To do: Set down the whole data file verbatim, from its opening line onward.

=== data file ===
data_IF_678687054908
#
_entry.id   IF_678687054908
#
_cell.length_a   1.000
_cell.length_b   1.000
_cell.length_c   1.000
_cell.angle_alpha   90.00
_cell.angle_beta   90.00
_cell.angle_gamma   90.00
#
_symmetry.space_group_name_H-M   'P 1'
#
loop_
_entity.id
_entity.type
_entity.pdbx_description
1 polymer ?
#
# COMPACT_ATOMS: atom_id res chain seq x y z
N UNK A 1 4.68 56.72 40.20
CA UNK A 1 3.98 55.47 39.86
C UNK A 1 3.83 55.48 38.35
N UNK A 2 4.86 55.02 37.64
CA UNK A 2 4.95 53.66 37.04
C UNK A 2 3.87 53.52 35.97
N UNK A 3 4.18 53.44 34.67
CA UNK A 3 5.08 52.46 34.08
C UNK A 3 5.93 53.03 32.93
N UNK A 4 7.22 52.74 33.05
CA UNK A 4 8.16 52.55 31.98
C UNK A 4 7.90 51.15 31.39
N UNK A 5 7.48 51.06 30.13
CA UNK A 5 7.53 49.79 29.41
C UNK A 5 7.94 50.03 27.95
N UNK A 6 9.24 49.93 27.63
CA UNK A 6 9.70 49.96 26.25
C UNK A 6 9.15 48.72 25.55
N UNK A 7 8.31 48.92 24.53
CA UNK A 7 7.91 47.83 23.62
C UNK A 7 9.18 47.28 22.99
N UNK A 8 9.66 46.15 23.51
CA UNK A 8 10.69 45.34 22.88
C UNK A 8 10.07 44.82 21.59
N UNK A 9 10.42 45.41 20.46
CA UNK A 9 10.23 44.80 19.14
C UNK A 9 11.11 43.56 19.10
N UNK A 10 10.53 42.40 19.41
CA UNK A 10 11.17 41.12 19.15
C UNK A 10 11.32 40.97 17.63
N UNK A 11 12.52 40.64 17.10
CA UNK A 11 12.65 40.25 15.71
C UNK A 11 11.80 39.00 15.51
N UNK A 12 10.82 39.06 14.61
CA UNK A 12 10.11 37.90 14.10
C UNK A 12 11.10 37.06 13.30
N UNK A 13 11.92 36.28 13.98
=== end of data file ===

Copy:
data_IF_678687054908
#
_entry.id   IF_678687054908
#
_cell.length_a   1.000
_cell.length_b   1.000
_cell.length_c   1.000
_cell.angle_alpha   90.00
_cell.angle_beta   90.00
_cell.angle_gamma   90.00
#
_symmetry.space_group_name_H-M   'P 1'
#
loop_
_entity.id
_entity.type
_entity.pdbx_description
1 polymer ?
#
# COMPACT_ATOMS: atom_id res chain seq x y z
N UNK A 1 4.68 56.72 40.20
CA UNK A 1 3.98 55.47 39.86
C UNK A 1 3.83 55.48 38.35
N UNK A 2 4.86 55.02 37.64
CA UNK A 2 4.95 53.66 37.04
C UNK A 2 3.87 53.52 35.97
N UNK A 3 4.18 53.44 34.67
CA UNK A 3 5.08 52.46 34.08
C UNK A 3 5.93 53.03 32.93
N UNK A 4 7.22 52.74 33.05
CA UNK A 4 8.16 52.55 31.98
C UNK A 4 7.90 51.15 31.39
N UNK A 5 7.48 51.06 30.13
CA UNK A 5 7.53 49.79 29.41
C UNK A 5 7.94 50.03 27.95
N UNK A 6 9.24 49.93 27.63
CA UNK A 6 9.70 49.96 26.25
C UNK A 6 9.15 48.72 25.55
N UNK A 7 8.31 48.92 24.53
CA UNK A 7 7.91 47.83 23.62
C UNK A 7 9.18 47.28 22.99
N UNK A 8 9.66 46.15 23.51
CA UNK A 8 10.69 45.34 22.88
C UNK A 8 10.07 44.82 21.59
N UNK A 9 10.42 45.41 20.46
CA UNK A 9 10.23 44.80 19.14
C UNK A 9 11.11 43.56 19.10
N UNK A 10 10.53 42.40 19.41
CA UNK A 10 11.17 41.12 19.15
C UNK A 10 11.32 40.97 17.63
N UNK A 11 12.52 40.64 17.10
CA UNK A 11 12.65 40.25 15.71
C UNK A 11 11.80 39.00 15.51
N UNK A 12 10.82 39.06 14.61
CA UNK A 12 10.11 37.90 14.10
C UNK A 12 11.10 37.06 13.30
N UNK A 13 11.92 36.28 13.98